By Melanie Foley
At a June 17, 2020 hearing of the Ways and Means Committee of the U.S. House of Representatives, Rep. Lloyd Doggett (D-Texas) asked the U.S. Trade Representative Robert Lighthizer an important question. Doggett, one of Congress’ leading critics of the controversial Investor-State Dispute Settlement (ISDS) regime, inquired:
Do you envision in the agreements that you're currently negotiating to maintain the progress that we made in the USMCA with regard to dispute resolution so that when we're dealing with a developed country like the United Kingdom, we rely on a mature legal system rather than a closed dispute resolution system following the precedent that you set in Canada and which is applied successfully in Australia?
The reply from Lighthizer, the administration’s top trade official, was one word: “Yes.”
In layman’s terms, this exchange confirms that ISDS will NOT be part of the U.S.-United Kingdom Free Trade Agreement (FTA) that is currently being negotiated!
ISDS grants rights to multinational corporations to sue governments before a panel of three corporate lawyers. These lawyers can award the corporations unlimited sums to be paid by taxpayers, including for the loss of expected future profits, on claims that a nation’s policy violates their rights. Their decisions cannot be appealed.
With ISDS included in many trade and investment agreements, more than 1,000 ISDS attacks have been launched against climate, financial, mining, medicine, energy, pollution, water, labor, toxins, development and other non-trade domestic policies. Taxpayers have shelled out millions or even billions of taxpayer dollars to corporations in individuals ISDS awards. Some countries have revoked democratically enacted policies in order to reduce their payouts or settle a case.
ISDS being off the table in U.S.-UK trade talks is a major victory for the vast, international movement that has been fighting ISDS for decades. It reinforces that the U.S. rollback of ISDS in the revised North American Free Trade Agreement (NAFTA) represents a new U.S. policy that will carry forward. ISDS was largely eliminated in the new NAFTA. (The original 1995 NAFTA was the first trade pact to include ISDS.)
The United States has historically been a leading proponent of this system and forced it on its trading partners.
But public outrage over ISDS has been growing for years and was a significant reason why the Trans-Pacific Partnership (TPP) could not get close to majority support to pass the U.S. Congress. The unusually large, bipartisan votes in the House and Senate for the new NAFTA set a new standard that to be politically viable, U.S. trade pacts can no longer include extreme ISDS terms.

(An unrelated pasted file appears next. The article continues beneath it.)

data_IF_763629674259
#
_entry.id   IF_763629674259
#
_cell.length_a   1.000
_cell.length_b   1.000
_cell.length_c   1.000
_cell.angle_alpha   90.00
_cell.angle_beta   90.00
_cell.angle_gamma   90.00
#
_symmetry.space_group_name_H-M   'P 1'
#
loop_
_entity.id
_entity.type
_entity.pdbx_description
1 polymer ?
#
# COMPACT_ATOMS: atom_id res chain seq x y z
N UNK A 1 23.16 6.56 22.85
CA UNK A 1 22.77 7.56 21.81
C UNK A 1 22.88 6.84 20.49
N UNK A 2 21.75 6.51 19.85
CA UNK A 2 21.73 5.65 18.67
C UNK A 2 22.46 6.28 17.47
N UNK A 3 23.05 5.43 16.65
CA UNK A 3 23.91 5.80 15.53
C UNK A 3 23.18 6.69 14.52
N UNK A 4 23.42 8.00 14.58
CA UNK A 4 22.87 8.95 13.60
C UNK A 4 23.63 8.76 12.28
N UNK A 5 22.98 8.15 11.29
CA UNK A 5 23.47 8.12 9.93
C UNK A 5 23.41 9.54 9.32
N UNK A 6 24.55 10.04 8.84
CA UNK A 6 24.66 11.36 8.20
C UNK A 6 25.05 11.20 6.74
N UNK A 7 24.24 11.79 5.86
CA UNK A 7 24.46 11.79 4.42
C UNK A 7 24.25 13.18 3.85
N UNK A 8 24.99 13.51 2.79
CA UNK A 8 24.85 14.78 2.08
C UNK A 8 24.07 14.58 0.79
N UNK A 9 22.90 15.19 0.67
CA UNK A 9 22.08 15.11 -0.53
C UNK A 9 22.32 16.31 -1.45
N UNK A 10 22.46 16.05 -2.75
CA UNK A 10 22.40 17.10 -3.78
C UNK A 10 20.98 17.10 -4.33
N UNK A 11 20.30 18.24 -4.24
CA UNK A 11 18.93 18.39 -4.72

One important part of Doggett’s question was that he specifically mentioned the ISDS provisions of the new NAFTA with respect to Canada. The new NAFTA totally eliminates ISDS between the United States and Canada, a change that goes into effect on July 1, 2023, three years after the new NAFTA went into effect. Between the United States and Mexico, ISDS is significantly scaled back. The revised pact eliminates the extreme investor rights relied on for almost all payouts, but allows a small group of U.S. oil and gas companies that have contracts with a specific Mexican government agency to still make claims related to those contracts using the most dangerous ISDS rights. Doggett clarified, and Lighthizer confirmed, that this will not be the approach with the United Kingdom.
Lighthizer did not comment on whether ISDS would be a part of ongoing trade negotiations with less developed countries. This is of note because Kenya started FTA talks with the United States just last week. Nearly 7,500 public comments were submitted to the U.S. government urging an approach to Kenya trade talks that puts people and the planet first, including by excluding ISDS.
And, the ISDS threats still looms large because there are thousands of existing agreements that include the corporate-favoring tribunals. Indeed, countries around the world are under a potentially devastating new ISDS threat. The law firms that profit enormously from the ISDS system have been advertising to multinational corporations about the lucrative opportunities to use ISDS to attack government actions to address the COVID-19 pandemic.
The law firms have specifically targeted pandemic policies such as restrictions on business activities to limit the spread of the virus and protect workers, requirements for manufacturers to produce ventilators, mandatory relief from mortgage payments or rent for households and businesses, measures to ensure access to clean water for hand washing and sanitation, and more.
Specialist law journals have speculated that “the past few weeks may mark the beginning of a boom” of ISDS cases.
That’s why more than 600 labor, consumer, environmental, development and other civil society organizations from around the world are sounding the alarm. These groups sent a letter in July to heads of government worldwide urging action to avoid this new ISDS threat. They outlined an array of practical steps governments could take to immediately suspend the use of ISDS over pandemic response measures, as well as to put an end to the risks of all ISDS cases forever.